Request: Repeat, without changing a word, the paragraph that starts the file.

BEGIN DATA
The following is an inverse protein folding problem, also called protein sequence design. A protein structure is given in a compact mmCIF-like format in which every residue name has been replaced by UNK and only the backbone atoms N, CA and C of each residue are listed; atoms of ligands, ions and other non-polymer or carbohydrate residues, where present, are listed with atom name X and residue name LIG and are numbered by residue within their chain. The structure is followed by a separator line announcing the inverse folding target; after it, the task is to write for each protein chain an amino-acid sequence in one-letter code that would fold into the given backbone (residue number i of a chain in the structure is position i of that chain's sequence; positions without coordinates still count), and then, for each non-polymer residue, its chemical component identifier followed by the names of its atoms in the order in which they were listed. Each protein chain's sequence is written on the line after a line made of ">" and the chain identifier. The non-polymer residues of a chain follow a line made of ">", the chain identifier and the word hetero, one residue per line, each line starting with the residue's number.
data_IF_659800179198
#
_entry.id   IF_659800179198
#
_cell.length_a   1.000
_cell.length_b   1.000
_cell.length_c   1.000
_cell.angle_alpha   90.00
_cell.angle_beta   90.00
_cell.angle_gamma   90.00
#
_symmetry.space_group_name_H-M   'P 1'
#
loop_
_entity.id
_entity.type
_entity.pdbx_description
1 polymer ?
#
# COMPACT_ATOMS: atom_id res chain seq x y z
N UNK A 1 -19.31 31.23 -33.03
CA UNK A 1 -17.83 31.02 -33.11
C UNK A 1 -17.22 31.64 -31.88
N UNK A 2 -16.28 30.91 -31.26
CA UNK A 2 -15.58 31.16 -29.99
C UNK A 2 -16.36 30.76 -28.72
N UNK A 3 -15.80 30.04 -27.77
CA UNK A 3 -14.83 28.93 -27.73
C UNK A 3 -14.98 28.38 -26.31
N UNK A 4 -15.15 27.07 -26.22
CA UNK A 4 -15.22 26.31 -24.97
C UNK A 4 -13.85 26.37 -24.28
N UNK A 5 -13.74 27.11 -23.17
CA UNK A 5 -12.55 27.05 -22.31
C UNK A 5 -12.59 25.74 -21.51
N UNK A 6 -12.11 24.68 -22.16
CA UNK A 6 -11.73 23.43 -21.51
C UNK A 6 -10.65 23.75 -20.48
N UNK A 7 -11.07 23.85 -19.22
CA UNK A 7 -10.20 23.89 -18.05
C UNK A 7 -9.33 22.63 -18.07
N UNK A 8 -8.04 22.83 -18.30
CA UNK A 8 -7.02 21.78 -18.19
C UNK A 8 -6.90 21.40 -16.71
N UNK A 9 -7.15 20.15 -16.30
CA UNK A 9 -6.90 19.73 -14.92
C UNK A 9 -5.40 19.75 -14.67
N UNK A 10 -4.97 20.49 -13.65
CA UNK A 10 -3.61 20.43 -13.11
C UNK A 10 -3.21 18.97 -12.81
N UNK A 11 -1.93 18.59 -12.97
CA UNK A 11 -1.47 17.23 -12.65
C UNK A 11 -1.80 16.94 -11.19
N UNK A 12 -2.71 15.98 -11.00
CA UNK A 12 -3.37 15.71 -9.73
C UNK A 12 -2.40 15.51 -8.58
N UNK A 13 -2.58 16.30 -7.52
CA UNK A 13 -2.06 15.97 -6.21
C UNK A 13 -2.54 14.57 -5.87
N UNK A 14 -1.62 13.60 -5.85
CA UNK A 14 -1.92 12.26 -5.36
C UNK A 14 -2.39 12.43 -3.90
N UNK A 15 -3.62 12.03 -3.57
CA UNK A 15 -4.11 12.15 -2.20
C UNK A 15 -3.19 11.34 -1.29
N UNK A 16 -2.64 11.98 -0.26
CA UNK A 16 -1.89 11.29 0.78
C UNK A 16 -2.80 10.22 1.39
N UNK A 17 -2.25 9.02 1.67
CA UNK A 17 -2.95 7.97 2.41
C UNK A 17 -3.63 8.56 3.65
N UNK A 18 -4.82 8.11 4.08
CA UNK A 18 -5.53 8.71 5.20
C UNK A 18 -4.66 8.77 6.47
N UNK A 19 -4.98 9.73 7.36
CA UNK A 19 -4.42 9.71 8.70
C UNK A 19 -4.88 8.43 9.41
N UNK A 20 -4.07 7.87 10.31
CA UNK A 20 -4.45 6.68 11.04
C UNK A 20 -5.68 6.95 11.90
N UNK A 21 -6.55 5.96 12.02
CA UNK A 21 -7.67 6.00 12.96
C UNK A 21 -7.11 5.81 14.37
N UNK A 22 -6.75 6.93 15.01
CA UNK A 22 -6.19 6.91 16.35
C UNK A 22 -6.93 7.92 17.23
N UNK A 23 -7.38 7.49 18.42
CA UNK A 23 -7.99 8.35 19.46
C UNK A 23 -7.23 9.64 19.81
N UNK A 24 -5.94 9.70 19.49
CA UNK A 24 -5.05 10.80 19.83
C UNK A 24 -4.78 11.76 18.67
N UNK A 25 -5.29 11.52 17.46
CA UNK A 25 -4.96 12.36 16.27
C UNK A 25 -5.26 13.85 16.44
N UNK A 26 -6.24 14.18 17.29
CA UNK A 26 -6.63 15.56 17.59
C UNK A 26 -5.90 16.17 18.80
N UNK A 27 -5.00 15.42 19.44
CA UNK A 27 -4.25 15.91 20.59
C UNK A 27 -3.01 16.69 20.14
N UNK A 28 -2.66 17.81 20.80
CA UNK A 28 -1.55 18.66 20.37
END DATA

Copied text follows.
The following is an inverse protein folding problem, also called protein sequence design. A protein structure is given in a compact mmCIF-like format in which every residue name has been replaced by UNK and only the backbone atoms N, CA and C of each residue are listed; atoms of ligands, ions and other non-polymer or carbohydrate residues, where present, are listed with atom name X and residue name LIG and are numbered by residue within their chain. The structure is followed by a separator line announcing the inverse folding target; after it, the task is to write for each protein chain an amino-acid sequence in one-letter code that would fold into the given backbone (residue number i of a chain in the structure is position i of that chain's sequence; positions without coordinates still count), and then, for each non-polymer residue, its chemical component identifier followed by the names of its atoms in the order in which they were listed. Each protein chain's sequence is written on the line after a line made of ">" and the chain identifier. The non-polymer residues of a chain follow a line made of ">", the chain identifier and the word hetero, one residue per line, each line starting with the residue's number.